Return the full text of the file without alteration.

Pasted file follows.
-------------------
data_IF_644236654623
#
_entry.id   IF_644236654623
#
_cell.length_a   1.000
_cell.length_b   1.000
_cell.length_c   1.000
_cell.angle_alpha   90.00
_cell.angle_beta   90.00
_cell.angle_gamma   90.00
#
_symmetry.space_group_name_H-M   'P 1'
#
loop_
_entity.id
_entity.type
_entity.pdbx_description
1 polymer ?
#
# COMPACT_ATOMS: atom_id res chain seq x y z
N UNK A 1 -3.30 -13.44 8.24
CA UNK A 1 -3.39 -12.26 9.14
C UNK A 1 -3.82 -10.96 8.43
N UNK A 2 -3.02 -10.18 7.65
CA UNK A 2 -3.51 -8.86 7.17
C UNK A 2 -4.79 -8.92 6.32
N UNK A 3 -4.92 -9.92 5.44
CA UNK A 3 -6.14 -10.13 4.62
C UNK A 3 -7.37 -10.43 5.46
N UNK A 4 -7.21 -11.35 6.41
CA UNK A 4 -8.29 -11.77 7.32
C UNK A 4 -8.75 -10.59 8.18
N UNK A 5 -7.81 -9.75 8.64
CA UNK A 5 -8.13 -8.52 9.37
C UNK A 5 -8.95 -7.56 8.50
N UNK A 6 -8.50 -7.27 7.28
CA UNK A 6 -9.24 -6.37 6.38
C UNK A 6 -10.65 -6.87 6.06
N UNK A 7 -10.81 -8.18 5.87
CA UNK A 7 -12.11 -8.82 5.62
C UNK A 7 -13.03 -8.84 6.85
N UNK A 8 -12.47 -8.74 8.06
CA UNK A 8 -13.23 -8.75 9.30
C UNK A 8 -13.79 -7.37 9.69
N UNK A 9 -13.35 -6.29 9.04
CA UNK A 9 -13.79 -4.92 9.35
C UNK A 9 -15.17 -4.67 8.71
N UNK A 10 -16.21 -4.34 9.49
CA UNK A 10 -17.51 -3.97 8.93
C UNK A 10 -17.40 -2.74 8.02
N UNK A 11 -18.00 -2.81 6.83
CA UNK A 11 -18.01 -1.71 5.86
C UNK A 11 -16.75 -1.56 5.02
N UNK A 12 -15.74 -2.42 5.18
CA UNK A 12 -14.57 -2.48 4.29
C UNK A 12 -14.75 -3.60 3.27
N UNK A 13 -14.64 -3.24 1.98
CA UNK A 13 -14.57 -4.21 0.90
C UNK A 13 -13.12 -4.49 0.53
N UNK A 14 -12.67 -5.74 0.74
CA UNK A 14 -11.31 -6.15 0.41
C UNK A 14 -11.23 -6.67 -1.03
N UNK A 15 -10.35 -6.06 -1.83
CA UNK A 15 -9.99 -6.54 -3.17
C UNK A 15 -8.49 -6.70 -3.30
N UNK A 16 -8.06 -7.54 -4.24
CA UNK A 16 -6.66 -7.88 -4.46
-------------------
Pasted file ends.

data_IF_644236654623
#
_entry.id   IF_644236654623
#
_cell.length_a   1.000
_cell.length_b   1.000
_cell.length_c   1.000
_cell.angle_alpha   90.00
_cell.angle_beta   90.00
_cell.angle_gamma   90.00
#
_symmetry.space_group_name_H-M   'P 1'
#
loop_
_entity.id
_entity.type
_entity.pdbx_description
1 polymer ?
#
# COMPACT_ATOMS: atom_id res chain seq x y z
N UNK A 1 -3.30 -13.44 8.24
CA UNK A 1 -3.39 -12.26 9.14
C UNK A 1 -3.82 -10.96 8.43
N UNK A 2 -3.02 -10.18 7.65
CA UNK A 2 -3.51 -8.86 7.17
C UNK A 2 -4.79 -8.92 6.32
N UNK A 3 -4.92 -9.92 5.44
CA UNK A 3 -6.14 -10.13 4.62
C UNK A 3 -7.37 -10.43 5.46
N UNK A 4 -7.21 -11.35 6.41
CA UNK A 4 -8.29 -11.77 7.32
C UNK A 4 -8.75 -10.59 8.18
N UNK A 5 -7.81 -9.75 8.64
CA UNK A 5 -8.13 -8.52 9.37
C UNK A 5 -8.95 -7.56 8.50
N UNK A 6 -8.50 -7.27 7.28
CA UNK A 6 -9.24 -6.37 6.38
C UNK A 6 -10.65 -6.87 6.06
N UNK A 7 -10.81 -8.18 5.87
CA UNK A 7 -12.11 -8.82 5.62
C UNK A 7 -13.03 -8.84 6.85
N UNK A 8 -12.47 -8.74 8.06
CA UNK A 8 -13.23 -8.75 9.30
C UNK A 8 -13.79 -7.37 9.69
N UNK A 9 -13.35 -6.29 9.04
CA UNK A 9 -13.79 -4.92 9.35
C UNK A 9 -15.17 -4.67 8.71
N UNK A 10 -16.21 -4.34 9.49
CA UNK A 10 -17.51 -3.97 8.93
C UNK A 10 -17.40 -2.74 8.02
N UNK A 11 -18.00 -2.81 6.83
CA UNK A 11 -18.01 -1.71 5.86
C UNK A 11 -16.75 -1.56 5.02
N UNK A 12 -15.74 -2.42 5.18
CA UNK A 12 -14.57 -2.48 4.29
C UNK A 12 -14.75 -3.60 3.27
N UNK A 13 -14.64 -3.24 1.98
CA UNK A 13 -14.57 -4.21 0.90
C UNK A 13 -13.12 -4.49 0.53
N UNK A 14 -12.67 -5.74 0.74
CA UNK A 14 -11.31 -6.15 0.41
C UNK A 14 -11.23 -6.67 -1.03
N UNK A 15 -10.35 -6.06 -1.83
CA UNK A 15 -9.99 -6.54 -3.17
C UNK A 15 -8.49 -6.70 -3.30
N UNK A 16 -8.06 -7.54 -4.24
CA UNK A 16 -6.66 -7.88 -4.46